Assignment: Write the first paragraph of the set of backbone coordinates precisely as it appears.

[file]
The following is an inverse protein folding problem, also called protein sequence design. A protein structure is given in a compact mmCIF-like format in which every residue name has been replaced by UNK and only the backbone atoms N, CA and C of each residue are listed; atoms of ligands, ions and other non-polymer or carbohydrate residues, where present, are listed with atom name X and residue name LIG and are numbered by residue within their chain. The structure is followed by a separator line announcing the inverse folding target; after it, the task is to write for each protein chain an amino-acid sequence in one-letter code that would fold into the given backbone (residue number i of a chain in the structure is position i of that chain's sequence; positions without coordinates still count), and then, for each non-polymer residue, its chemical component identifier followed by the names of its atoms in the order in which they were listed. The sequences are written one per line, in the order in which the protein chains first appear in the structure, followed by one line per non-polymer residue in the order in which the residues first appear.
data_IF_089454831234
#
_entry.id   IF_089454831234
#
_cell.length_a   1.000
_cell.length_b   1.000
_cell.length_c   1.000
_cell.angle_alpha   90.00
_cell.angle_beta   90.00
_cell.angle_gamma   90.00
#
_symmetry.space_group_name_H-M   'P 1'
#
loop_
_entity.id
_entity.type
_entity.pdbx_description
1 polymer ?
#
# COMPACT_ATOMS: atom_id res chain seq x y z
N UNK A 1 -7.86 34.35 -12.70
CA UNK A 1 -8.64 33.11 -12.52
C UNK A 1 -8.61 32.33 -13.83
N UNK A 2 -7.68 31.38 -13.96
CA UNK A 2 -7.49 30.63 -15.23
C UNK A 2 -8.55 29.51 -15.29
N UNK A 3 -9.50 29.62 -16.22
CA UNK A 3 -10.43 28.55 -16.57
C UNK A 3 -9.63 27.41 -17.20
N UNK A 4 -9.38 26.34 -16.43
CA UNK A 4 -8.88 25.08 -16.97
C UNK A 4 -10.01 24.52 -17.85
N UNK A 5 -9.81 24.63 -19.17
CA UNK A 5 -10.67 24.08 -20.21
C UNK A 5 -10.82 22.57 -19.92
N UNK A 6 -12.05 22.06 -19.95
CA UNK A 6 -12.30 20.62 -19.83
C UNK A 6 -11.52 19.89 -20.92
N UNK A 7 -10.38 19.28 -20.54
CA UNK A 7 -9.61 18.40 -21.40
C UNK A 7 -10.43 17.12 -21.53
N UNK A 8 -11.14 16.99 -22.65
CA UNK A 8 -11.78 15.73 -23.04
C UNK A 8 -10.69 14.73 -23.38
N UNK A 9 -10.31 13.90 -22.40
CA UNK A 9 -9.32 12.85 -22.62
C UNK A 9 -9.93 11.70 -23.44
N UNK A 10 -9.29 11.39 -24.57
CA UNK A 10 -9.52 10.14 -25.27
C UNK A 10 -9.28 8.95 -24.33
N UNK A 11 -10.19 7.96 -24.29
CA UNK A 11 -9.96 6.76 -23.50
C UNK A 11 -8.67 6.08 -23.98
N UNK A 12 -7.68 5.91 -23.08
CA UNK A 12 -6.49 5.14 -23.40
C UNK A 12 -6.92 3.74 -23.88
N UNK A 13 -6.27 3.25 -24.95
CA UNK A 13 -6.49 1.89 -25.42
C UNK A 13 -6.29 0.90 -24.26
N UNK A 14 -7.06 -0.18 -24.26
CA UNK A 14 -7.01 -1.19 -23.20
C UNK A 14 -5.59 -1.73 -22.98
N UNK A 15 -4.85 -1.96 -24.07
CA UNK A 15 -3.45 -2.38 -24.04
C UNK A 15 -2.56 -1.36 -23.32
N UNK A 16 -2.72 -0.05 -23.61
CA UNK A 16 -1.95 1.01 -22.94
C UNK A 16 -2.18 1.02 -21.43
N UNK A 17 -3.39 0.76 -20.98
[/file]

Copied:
The following is an inverse protein folding problem, also called protein sequence design. A protein structure is given in a compact mmCIF-like format in which every residue name has been replaced by UNK and only the backbone atoms N, CA and C of each residue are listed; atoms of ligands, ions and other non-polymer or carbohydrate residues, where present, are listed with atom name X and residue name LIG and are numbered by residue within their chain. The structure is followed by a separator line announcing the inverse folding target; after it, the task is to write for each protein chain an amino-acid sequence in one-letter code that would fold into the given backbone (residue number i of a chain in the structure is position i of that chain's sequence; positions without coordinates still count), and then, for each non-polymer residue, its chemical component identifier followed by the names of its atoms in the order in which they were listed. The sequences are written one per line, in the order in which the protein chains first appear in the structure, followed by one line per non-polymer residue in the order in which the residues first appear.